AUCKLAND: 2001- 4th

It is a sign of the changing guard in Auckland rugby that this year's squad will be one of the youngest fielded in the union's long history.

Wayne Pivac, who will coach the side for the fourth consecutive season with Grant Fox assisting with the backs, pointed out that the average age of the squad was only 23 and eight players were still only 20.

"Our biggest challenge is going to be our inexperience," Pivac said.

"But having said that, we have got an abundance of exciting young talent."

Of last year's side, veteran lock Robin Brooke has retired after an illustrious career, prop Paul Thomson and lock-blindside flanker Charles Riechelmann have taken up overseas contracts and the former French international prop Christian Califano has returned to Europe.

Of the other longer-serving players, only the former All Blacks in the backline, Carlos Spencer and Eroni Clarke, remain, though Lee Stensness, who played in the Super 12 for the Blues, has returned after last playing for Auckland in the NPC in 1997.

Loose forward Xavier Rush, a youthful veteran of just 25, will captain Auckland for the second consecutive season.

In recent weeks Spencer has been bothered by an injured hamstring and missed both leadup matches, against Northland and Counties-Manukau.

However he has recovered in time for the opening round, with Auckland at home to Taranaki at Eden Park tomorrow, and will be at fullback.

Auckland have another competent first five-eighths in James Arlidge, who will not be loaned to Northland as he was last year.

Another unsettling factor has been the injuries to the two halfbacks, Steve Devine and Ben Meyer. Partly to cover for that, David Gibson, a New Zealand Colt last year, has been brought up from Otago.

He becomes Auckland's other main acquisition for this year besides tighthead prop Kees Meeuws, who has returned home after many seasons in Otago.

Explosive hooker Keven Mealamu, who has had a broken arm, has recovered in time for tomorrow's start.

Taranaki used to be an Auckland bogey team, especially in the early rounds, and achieved a famous hat-trick of wins in 1996-97-98.

But that was in the years when Auckland were always affected by the huge contribution the province used to make to All Black teams. That does not happen these days, when Auckland's only All Black squad members are wing Doug Howlett and Meeuws.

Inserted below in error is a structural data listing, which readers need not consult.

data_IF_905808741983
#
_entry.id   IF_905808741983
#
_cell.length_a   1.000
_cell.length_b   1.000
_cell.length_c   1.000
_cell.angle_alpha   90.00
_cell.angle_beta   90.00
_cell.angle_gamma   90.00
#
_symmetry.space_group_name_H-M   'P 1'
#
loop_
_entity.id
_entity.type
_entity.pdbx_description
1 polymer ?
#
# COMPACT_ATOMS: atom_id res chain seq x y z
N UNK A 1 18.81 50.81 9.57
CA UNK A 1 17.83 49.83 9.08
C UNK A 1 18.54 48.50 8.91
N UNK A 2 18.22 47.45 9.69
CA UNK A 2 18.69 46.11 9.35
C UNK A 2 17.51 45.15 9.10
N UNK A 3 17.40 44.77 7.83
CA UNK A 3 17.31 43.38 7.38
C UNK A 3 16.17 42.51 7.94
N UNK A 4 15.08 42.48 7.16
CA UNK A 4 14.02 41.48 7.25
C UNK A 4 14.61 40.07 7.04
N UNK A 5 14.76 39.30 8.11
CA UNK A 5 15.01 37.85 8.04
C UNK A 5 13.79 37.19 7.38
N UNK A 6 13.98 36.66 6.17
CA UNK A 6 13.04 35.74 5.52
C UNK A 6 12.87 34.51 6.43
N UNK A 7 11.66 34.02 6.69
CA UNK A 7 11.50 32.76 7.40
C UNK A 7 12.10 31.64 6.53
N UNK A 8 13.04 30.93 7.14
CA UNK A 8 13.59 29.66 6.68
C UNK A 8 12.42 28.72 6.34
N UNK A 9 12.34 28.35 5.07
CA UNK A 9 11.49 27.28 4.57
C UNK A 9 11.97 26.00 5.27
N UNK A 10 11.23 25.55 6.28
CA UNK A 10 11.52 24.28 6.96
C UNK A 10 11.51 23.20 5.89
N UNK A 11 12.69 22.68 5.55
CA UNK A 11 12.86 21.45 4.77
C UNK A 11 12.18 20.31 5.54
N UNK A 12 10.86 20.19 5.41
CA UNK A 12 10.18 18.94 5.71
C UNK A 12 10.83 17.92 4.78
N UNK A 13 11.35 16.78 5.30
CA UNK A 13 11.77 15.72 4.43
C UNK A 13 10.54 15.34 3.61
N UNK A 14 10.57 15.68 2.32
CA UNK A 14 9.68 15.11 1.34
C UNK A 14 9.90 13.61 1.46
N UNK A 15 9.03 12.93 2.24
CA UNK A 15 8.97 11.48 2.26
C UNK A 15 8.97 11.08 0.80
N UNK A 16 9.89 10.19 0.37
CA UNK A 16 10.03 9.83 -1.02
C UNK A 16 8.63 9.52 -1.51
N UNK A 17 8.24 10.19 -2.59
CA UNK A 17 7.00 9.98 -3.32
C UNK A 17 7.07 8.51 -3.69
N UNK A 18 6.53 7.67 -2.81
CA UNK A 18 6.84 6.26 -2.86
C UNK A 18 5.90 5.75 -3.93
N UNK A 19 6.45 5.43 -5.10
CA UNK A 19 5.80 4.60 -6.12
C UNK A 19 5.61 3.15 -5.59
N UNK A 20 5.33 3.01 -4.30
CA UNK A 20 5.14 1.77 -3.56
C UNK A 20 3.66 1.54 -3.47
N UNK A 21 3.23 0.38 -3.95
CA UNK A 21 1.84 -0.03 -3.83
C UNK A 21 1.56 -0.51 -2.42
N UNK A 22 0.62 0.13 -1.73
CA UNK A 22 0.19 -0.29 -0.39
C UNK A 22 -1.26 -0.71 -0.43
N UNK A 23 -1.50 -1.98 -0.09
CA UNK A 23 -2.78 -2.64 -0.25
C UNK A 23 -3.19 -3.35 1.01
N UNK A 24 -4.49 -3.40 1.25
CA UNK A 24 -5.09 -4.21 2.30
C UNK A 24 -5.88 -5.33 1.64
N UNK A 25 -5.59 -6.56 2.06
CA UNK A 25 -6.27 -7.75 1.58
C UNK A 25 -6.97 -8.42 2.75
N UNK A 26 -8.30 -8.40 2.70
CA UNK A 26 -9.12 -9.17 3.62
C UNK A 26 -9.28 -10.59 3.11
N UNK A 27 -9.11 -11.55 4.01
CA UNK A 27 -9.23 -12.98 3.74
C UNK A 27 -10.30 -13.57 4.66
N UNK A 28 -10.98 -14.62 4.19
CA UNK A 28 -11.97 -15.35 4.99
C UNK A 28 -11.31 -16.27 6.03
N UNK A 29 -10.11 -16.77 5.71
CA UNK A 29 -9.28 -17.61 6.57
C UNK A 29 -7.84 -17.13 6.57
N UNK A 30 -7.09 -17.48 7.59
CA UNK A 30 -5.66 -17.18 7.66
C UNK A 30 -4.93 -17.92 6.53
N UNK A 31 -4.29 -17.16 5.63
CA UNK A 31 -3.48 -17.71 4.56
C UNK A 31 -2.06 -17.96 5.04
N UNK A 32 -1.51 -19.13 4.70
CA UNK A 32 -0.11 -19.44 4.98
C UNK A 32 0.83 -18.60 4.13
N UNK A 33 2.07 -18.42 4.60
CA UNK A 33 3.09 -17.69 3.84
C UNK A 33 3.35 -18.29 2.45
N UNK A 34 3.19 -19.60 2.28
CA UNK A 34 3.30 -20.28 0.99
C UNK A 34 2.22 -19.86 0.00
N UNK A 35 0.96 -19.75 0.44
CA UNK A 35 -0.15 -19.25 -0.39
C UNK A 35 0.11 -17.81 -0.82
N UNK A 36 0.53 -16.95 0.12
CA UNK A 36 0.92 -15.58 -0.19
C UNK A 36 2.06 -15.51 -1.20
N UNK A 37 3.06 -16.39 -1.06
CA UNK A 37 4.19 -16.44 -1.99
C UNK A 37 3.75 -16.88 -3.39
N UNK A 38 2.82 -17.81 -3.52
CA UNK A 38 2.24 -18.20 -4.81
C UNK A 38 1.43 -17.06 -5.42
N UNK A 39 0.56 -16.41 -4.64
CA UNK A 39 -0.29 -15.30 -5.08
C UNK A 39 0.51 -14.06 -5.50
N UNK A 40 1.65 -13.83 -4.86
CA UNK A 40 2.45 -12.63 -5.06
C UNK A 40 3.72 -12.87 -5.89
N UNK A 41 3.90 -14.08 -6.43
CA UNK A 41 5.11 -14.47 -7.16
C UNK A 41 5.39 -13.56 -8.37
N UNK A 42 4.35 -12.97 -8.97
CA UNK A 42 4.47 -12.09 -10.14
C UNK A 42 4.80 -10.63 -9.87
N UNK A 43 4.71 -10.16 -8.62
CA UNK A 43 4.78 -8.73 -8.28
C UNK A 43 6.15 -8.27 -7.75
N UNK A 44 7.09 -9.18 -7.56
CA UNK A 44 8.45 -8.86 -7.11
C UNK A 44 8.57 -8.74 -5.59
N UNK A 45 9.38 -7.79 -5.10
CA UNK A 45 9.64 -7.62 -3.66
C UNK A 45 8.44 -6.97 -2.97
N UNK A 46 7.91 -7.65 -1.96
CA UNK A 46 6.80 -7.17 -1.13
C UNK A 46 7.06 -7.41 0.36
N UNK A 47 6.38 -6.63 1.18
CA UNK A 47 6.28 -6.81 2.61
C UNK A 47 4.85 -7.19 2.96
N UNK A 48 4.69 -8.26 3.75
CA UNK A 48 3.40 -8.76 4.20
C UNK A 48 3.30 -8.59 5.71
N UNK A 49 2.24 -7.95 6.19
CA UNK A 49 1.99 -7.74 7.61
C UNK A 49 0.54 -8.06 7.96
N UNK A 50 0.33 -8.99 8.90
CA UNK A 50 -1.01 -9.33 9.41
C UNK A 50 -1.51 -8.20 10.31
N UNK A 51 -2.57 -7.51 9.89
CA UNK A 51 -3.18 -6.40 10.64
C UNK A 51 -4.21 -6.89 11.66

And Taranaki's edge over Auckland, which started with the Ranfurly Shield upset in 1996, has not been repeated in recent years.

The team which Auckland obviously fear and respect above all others is Canterbury, and Pivac agreed that they now, rather than Auckland, set the standards for New Zealand provincial rugby.

But Pivac emphasised that he was more than happy with Auckland's preparation and the sort of accomplished young players he and Fox could call on.

By the standards of the golden Auckland era, from 1984 to 1997, expectations have become much more modest, and in each of the past two seasons Auckland were hammered in the semifinals and also in last year's shield challenge by Canterbury.

Auckland were also beaten in the 1997 semifinals and had a disastrous 1998 (eighth from the 10 teams). And success in 1999 was in a year when Canterbury and Otago were seriously depleted by their contributions to the World Cup squad.

But for all the lack of recent success, Pivac was upbeat and positive about Auckland's chances.

"No one is going into this competition just to come second."


Kees Meeuws and David Gibson from Otago, Lee Stensness returned from overseas and James Arlidge being retained instead of being given to Northland as a loan player.


Robin Brooke (retired), Paul Thomson and Charles Reichelmann (overseas), Christian Califano (back to Europe) and Orene Ai'i and Joe Rokocoko (injured).


The pace and the athleticism which exists in the squad in the likes of Mils Muliaina, Doug Howlett, Iliesa Tanivula and young Ben Atiga in the backline. There are several promising forwards, too, notably a trio of locks in Ali and Bryce Williams and Bradley Mika. To balance some of the youth of the squad there is experience in backs Carlos Spencer, Stensness and Eroni Clarke, and, in the forwards, in Nick White, Xavier Rush and Justin Collins.


This is the youngest Auckland squad in many years and inexperience clearly looms as a major challenge. There has also been a large degree of injury uncertainty over the inside backs, especially leading halfbacks such as Steve Devine and Ben Meyer.


Despite the many new players, there is an excellent spread of seasoned campaigners in most key positions. And many of the younger players such as the locks, Ali and Bryce Williams, and Mika, a member of the Crusaders Super 12 squad, are great prospects. A full-strength lineup of Muliaina, Howlett, Clarke, Stensness, Spencer, Rush, Collins, White and Mealamu should see Auckland again in the top four and possibly in the final.


Backs: Ben Atiga, Mils Muliaina, Doug Howlett, Iliesa Tanivula, Tane Tuipulotu, Sam Tuitupou, Paul Williams, Eroni Clarke, Lee Stensness, Carlos Spencer, James Arlidge, Justin Wilson, David Gibson, Steve Devine, Craig McGrath.

Forwards: Keven Mealamu, James Christian, Simon Lemalu, Simione Taumoepeau, Nick White, Bradley Mika, Ali Williams, Bryce Williams, Scott Palmer, Justin Collins, Xavier Rush, Angus Macdonald, Daniel Braid, Sione Lauaki, Mose Tuialii.